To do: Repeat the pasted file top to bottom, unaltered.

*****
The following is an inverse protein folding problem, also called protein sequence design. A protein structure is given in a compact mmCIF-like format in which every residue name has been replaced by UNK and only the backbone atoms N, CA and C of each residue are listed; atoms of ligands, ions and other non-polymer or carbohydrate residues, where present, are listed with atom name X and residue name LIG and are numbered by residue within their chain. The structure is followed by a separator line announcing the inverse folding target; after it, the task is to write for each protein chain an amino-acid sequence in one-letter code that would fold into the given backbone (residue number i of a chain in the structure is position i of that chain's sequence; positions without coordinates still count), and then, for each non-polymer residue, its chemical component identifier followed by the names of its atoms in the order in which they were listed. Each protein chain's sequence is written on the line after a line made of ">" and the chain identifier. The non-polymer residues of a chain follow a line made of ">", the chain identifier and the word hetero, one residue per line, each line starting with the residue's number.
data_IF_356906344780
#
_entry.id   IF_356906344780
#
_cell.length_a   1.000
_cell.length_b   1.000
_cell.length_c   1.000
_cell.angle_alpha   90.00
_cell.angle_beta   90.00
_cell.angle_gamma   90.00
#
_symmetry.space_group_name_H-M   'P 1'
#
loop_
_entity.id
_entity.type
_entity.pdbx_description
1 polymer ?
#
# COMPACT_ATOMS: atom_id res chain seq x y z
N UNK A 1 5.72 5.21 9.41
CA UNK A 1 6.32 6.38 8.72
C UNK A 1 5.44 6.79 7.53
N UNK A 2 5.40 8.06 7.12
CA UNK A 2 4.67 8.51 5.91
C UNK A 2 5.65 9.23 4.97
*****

The following is an inverse protein folding problem, also called protein sequence design. A protein structure is given in a compact mmCIF-like format in which every residue name has been replaced by UNK and only the backbone atoms N, CA and C of each residue are listed; atoms of ligands, ions and other non-polymer or carbohydrate residues, where present, are listed with atom name X and residue name LIG and are numbered by residue within their chain. The structure is followed by a separator line announcing the inverse folding target; after it, the task is to write for each protein chain an amino-acid sequence in one-letter code that would fold into the given backbone (residue number i of a chain in the structure is position i of that chain's sequence; positions without coordinates still count), and then, for each non-polymer residue, its chemical component identifier followed by the names of its atoms in the order in which they were listed. Each protein chain's sequence is written on the line after a line made of ">" and the chain identifier. The non-polymer residues of a chain follow a line made of ">", the chain identifier and the word hetero, one residue per line, each line starting with the residue's number.
data_IF_356906344780
#
_entry.id   IF_356906344780
#
_cell.length_a   1.000
_cell.length_b   1.000
_cell.length_c   1.000
_cell.angle_alpha   90.00
_cell.angle_beta   90.00
_cell.angle_gamma   90.00
#
_symmetry.space_group_name_H-M   'P 1'
#
loop_
_entity.id
_entity.type
_entity.pdbx_description
1 polymer ?
#
# COMPACT_ATOMS: atom_id res chain seq x y z
N UNK A 1 5.72 5.21 9.41
CA UNK A 1 6.32 6.38 8.72
C UNK A 1 5.44 6.79 7.53
N UNK A 2 5.40 8.06 7.12
CA UNK A 2 4.67 8.51 5.91
C UNK A 2 5.65 9.23 4.97